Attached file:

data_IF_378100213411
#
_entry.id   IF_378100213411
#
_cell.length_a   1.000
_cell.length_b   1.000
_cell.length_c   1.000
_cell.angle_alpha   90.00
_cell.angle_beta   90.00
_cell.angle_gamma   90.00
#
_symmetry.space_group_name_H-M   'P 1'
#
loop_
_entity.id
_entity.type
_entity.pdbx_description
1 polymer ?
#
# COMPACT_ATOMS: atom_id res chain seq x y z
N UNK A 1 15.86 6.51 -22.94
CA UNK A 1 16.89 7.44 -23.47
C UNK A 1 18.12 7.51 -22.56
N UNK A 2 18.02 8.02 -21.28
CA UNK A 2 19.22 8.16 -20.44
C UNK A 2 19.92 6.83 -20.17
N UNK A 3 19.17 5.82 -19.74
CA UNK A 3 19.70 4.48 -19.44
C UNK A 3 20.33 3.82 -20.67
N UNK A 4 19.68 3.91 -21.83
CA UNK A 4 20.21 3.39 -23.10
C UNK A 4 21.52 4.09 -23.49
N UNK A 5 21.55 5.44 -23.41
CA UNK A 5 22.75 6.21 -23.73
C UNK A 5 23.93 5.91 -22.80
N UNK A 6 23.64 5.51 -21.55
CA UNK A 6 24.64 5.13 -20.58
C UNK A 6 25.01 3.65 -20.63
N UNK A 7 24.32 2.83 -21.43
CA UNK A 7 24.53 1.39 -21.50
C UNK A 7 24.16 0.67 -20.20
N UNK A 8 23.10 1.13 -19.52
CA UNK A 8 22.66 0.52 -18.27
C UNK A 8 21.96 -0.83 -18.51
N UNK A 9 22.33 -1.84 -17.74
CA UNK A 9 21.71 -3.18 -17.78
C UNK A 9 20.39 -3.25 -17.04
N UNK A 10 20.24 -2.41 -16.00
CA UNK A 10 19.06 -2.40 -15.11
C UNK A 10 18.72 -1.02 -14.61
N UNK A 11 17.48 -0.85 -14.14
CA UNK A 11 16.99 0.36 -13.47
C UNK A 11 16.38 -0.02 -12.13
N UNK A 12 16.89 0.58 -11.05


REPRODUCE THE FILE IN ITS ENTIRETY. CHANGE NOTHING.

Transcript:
data_IF_378100213411
#
_entry.id   IF_378100213411
#
_cell.length_a   1.000
_cell.length_b   1.000
_cell.length_c   1.000
_cell.angle_alpha   90.00
_cell.angle_beta   90.00
_cell.angle_gamma   90.00
#
_symmetry.space_group_name_H-M   'P 1'
#
loop_
_entity.id
_entity.type
_entity.pdbx_description
1 polymer ?
#
# COMPACT_ATOMS: atom_id res chain seq x y z
N UNK A 1 15.86 6.51 -22.94
CA UNK A 1 16.89 7.44 -23.47
C UNK A 1 18.12 7.51 -22.56
N UNK A 2 18.02 8.02 -21.28
CA UNK A 2 19.22 8.16 -20.44
C UNK A 2 19.92 6.83 -20.17
N UNK A 3 19.17 5.82 -19.74
CA UNK A 3 19.70 4.48 -19.44
C UNK A 3 20.33 3.82 -20.67
N UNK A 4 19.68 3.91 -21.83
CA UNK A 4 20.21 3.39 -23.10
C UNK A 4 21.52 4.09 -23.49
N UNK A 5 21.55 5.44 -23.41
CA UNK A 5 22.75 6.21 -23.73
C UNK A 5 23.93 5.91 -22.80
N UNK A 6 23.64 5.51 -21.55
CA UNK A 6 24.64 5.13 -20.58
C UNK A 6 25.01 3.65 -20.63
N UNK A 7 24.32 2.83 -21.43
CA UNK A 7 24.53 1.39 -21.50
C UNK A 7 24.16 0.67 -20.20
N UNK A 8 23.10 1.13 -19.52
CA UNK A 8 22.66 0.52 -18.27
C UNK A 8 21.96 -0.83 -18.51
N UNK A 9 22.33 -1.84 -17.74
CA UNK A 9 21.71 -3.18 -17.78
C UNK A 9 20.39 -3.25 -17.04
N UNK A 10 20.24 -2.41 -16.00
CA UNK A 10 19.06 -2.40 -15.11
C UNK A 10 18.72 -1.02 -14.61
N UNK A 11 17.48 -0.85 -14.14
CA UNK A 11 16.99 0.36 -13.47
C UNK A 11 16.38 -0.02 -12.13
N UNK A 12 16.89 0.58 -11.05